The purpose of a pillow is pretty simple: Keep your head and neck aligned while you sleep. If only shopping for pillows were as straightforward. Store shelves and catalogs are stuffed with options: Down, memory foam, latex, polyester, buckwheat hulls. Adding to the confusion is the fact that terms used to describe pillows, like soft, medium, and firm, differ from brand to brand. And price isn’t necessarily an indicator of performance.
So many people default to the Goldilocks approach, looking for a pillow that feels just right in the store. But a squeeze only tells you so much. It takes about 10 to 15 minutes for your neck to relax onto the pillow, according to Susan Gordon, associate professor of physiotherapy at James Cook University in Australia. “You will need a week sleeping on a pillow to work out if it really is the right pillow for you.” Others opt for trial and error: The pillow that I have is too soft/hard/flat so I’ll get a firmer/softer/fuller one next time. Many give up and sleep with multiple pillows, though that can keep your head too high and throw off the natural curve of your neck.
Instead, start your search for the best pillow by matching the pillow to your dominant sleep position: side, back, stomach, or combination. That’s the position you settle into and is likely to be your favorite, according to Rebecca Robbins, Ph.D., a fellow at the New York University School of Medicine and co-author of “Sleep for Success!” (AuthorHouse, 2010). Many pillows are now labeled this way, though again the terms vary from brand to brand. So use our advice to fine-tune your shopping. Finally, check pillow return policies so you don’t get stuck with a closet full of rejects.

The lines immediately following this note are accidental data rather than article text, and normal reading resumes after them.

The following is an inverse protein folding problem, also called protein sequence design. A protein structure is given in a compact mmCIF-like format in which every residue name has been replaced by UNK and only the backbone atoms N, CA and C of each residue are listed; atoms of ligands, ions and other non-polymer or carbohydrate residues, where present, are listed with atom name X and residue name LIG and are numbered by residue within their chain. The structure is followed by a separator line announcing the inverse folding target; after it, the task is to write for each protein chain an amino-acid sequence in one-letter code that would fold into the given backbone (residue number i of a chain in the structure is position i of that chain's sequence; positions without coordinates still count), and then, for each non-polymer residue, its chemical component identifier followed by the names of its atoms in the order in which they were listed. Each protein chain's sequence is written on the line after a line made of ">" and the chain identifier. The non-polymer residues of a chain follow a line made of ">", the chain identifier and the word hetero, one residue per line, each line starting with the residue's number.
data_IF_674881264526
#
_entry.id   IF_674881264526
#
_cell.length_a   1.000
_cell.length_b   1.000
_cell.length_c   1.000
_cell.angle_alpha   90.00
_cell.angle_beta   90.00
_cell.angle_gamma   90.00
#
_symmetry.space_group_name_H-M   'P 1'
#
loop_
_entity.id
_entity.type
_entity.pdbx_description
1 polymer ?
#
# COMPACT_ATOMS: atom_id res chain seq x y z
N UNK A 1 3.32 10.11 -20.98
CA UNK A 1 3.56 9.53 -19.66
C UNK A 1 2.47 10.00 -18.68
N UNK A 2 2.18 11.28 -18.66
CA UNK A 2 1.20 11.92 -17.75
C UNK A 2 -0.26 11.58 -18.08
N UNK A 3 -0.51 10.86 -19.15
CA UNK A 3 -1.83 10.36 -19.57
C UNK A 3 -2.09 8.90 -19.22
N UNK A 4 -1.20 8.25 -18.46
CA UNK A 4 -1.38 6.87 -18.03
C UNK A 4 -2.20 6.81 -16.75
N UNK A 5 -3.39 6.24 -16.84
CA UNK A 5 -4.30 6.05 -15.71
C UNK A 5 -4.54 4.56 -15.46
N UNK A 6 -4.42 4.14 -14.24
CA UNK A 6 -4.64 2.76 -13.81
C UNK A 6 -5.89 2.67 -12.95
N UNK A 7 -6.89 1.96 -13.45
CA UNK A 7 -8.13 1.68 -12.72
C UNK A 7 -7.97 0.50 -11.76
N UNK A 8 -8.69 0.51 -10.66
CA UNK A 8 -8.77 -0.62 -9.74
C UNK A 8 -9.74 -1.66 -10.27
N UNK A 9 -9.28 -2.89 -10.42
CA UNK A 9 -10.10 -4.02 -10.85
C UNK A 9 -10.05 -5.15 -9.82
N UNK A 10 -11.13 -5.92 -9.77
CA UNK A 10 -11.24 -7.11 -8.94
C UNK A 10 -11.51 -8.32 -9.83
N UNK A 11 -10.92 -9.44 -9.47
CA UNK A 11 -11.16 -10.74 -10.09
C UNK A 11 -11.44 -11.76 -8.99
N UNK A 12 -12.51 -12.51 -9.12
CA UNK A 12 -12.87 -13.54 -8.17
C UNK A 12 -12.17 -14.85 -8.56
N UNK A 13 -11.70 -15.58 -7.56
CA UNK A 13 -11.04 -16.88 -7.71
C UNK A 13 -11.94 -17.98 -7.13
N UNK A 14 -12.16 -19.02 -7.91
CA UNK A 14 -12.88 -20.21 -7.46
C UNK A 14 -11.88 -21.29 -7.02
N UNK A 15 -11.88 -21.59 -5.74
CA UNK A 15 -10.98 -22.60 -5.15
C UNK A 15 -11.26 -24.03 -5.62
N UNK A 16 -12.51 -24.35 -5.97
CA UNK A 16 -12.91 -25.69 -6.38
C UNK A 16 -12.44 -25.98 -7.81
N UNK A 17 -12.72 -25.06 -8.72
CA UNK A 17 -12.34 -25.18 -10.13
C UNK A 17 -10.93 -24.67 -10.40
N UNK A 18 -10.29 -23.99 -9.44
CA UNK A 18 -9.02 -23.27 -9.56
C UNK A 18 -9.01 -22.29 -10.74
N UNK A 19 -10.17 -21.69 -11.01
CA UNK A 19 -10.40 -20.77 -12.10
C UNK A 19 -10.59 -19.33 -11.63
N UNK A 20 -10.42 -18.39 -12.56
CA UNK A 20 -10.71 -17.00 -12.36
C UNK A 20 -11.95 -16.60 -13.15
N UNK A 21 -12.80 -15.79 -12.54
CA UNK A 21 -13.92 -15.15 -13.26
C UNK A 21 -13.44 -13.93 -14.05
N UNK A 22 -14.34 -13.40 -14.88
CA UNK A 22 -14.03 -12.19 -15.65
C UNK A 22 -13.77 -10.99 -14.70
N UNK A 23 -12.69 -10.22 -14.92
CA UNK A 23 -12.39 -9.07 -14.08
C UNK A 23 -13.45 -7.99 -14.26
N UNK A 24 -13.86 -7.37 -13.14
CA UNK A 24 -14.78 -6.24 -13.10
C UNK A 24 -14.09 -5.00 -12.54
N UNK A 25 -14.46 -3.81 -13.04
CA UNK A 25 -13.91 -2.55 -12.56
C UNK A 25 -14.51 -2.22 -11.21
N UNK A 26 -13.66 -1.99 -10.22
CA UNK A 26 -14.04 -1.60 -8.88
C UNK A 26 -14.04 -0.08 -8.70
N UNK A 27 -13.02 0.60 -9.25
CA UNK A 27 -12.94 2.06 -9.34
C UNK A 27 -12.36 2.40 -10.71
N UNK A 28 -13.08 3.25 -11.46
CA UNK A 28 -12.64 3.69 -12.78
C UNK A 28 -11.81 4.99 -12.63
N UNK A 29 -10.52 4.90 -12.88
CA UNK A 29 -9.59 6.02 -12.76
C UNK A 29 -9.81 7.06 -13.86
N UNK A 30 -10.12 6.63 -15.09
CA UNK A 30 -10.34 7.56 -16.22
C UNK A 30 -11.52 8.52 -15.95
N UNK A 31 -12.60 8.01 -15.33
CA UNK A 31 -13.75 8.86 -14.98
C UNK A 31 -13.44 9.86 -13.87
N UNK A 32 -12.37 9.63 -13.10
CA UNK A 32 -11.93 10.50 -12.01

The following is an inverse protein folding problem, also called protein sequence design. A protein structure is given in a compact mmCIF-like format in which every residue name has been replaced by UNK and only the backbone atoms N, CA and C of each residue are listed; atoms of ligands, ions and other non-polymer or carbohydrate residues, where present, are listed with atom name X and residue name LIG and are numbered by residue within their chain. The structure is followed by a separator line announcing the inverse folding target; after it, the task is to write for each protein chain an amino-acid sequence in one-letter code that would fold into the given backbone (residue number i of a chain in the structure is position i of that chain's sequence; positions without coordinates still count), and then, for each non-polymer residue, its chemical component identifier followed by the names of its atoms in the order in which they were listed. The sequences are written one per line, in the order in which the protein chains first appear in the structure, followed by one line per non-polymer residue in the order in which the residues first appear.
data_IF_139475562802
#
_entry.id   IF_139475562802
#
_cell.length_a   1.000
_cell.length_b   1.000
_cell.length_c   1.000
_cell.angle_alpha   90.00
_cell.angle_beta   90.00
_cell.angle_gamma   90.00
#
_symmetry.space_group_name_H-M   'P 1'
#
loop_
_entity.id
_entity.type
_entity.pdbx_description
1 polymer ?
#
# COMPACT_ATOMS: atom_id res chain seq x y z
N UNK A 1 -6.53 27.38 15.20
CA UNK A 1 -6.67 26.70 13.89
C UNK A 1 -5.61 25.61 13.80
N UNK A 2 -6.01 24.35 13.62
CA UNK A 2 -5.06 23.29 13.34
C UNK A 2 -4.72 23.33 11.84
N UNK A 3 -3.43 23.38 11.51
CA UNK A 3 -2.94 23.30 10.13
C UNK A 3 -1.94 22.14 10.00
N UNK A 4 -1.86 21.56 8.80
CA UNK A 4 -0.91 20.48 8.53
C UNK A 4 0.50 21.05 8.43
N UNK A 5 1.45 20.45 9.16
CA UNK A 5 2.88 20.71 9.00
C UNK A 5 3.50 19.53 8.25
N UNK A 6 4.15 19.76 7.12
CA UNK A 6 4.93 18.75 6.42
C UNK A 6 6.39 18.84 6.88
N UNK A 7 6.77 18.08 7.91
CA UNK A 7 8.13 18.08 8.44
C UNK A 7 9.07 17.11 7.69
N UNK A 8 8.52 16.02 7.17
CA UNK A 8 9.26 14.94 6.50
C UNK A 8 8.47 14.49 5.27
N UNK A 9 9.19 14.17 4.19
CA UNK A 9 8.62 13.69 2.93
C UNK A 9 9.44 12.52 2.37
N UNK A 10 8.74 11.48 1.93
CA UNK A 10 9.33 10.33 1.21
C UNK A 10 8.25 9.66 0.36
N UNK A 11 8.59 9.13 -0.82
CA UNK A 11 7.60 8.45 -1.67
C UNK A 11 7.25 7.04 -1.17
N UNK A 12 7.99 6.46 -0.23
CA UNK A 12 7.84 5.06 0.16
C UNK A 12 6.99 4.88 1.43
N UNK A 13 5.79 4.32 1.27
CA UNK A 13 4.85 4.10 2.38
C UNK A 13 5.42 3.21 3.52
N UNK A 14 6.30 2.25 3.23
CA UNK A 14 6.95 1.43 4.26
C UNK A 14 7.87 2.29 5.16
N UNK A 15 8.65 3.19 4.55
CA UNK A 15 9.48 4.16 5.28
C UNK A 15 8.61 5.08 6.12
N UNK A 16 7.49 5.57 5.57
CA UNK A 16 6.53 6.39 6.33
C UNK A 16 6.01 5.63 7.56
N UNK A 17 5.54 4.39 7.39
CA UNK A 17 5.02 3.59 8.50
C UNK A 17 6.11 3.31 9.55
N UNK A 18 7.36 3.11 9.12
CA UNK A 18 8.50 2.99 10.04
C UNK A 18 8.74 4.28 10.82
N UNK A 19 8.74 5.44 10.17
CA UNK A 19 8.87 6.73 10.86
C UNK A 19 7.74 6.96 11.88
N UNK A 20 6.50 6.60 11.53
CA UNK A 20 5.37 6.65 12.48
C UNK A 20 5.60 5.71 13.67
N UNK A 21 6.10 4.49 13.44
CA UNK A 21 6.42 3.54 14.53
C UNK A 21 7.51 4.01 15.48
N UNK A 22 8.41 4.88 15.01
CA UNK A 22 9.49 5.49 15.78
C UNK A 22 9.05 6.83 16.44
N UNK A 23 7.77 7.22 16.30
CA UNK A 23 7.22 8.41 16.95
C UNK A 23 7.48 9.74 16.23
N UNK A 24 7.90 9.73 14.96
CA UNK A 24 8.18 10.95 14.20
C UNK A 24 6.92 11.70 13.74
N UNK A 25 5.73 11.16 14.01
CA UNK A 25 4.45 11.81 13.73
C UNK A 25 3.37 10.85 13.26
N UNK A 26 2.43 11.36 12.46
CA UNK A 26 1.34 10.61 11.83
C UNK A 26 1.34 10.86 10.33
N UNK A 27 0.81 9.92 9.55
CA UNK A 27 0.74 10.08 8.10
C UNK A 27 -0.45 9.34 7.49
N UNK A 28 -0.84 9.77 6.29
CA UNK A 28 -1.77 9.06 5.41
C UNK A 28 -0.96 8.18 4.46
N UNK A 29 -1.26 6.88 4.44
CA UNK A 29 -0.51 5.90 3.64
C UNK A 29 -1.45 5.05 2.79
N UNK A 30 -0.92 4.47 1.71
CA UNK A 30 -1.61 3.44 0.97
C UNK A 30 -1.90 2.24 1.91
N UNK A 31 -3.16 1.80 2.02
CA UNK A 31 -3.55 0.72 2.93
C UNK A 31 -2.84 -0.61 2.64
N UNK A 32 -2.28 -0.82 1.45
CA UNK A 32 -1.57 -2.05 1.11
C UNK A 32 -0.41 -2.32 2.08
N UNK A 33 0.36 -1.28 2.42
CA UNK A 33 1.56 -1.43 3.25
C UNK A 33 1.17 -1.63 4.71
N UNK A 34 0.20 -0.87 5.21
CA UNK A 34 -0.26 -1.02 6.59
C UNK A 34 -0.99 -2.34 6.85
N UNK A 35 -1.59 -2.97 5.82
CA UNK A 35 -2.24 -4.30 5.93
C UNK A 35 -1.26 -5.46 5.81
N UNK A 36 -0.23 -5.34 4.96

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What's Your Sleep Position?
It’s the most common position. A firm or extra firm pillow is the best pillow to maintain the proper alignment or curve of the neck and head at what a study in a 2015 issue of Journal of Manipulative and Physiological Therapeutics found was the most comfortable height—10 centimeters, about four inches off the mattress. A traditional or contoured memory foam or latex pillow can support the head at the proper angle and might not flatten as quickly over time when compared to a polyester or down pillow.
Look for a pillow that supports or cradles the head without losing the natural curve of your neck. Start with medium-loft, medium-firm models filled with down alternative, memory foam, or latex foam. Loft is a pillow’s height as it lies flat on the bed.
Sleeping on your back is often associated with snoring or the more serious sleep apnea, in which a person stops breathing momentarily. Because gravity can cause the tongue to block the airway and create the disruptive buzzing, one solution is to prop up the sleeper using two to three firm pillows or a wedge pillow to elevate the top half of the body, according to Thomas Roth, PhD, founder of the Sleep Disorders Center at the Henry Ford Health System in Detroit.
If you roll over to sleep, your face is very close to the mattress. A thin or soft and scrunchable pillow filled with down or feathers, a down alternative, polyester, or thin foam can keep your neck’s natural curve. But a firm, high-loft pillow could leave you with a sore neck.
If you’re a multi-position sleeper, the best pillow for you might have softer and firmer sections, or one that’s lower in the center (for back sleeping) and higher on the sides (for side sleeping). Buckwheat hulls and pillows made of multiple materials fit this bill.
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Down is rated by “fillpower,” which measures the amount of space that an ounce of down takes up. The higher the number, the longer it will stay firm, though down generally makes for a soft pillow that flattens easily. Down color, which ranges from white to dark gray, depends on when it's harvested and the age of the bird, and generally doesn't affect quality. The exception: Eiderdown, which is rare, expensive, and grayish-brown.
Feather pillows are usually firmer and may not trap as much heat, though the feathers can poke through. People gave feather pillows bad marks for comfort and sleep quality in a 2011 study in Physiotherapy Canada.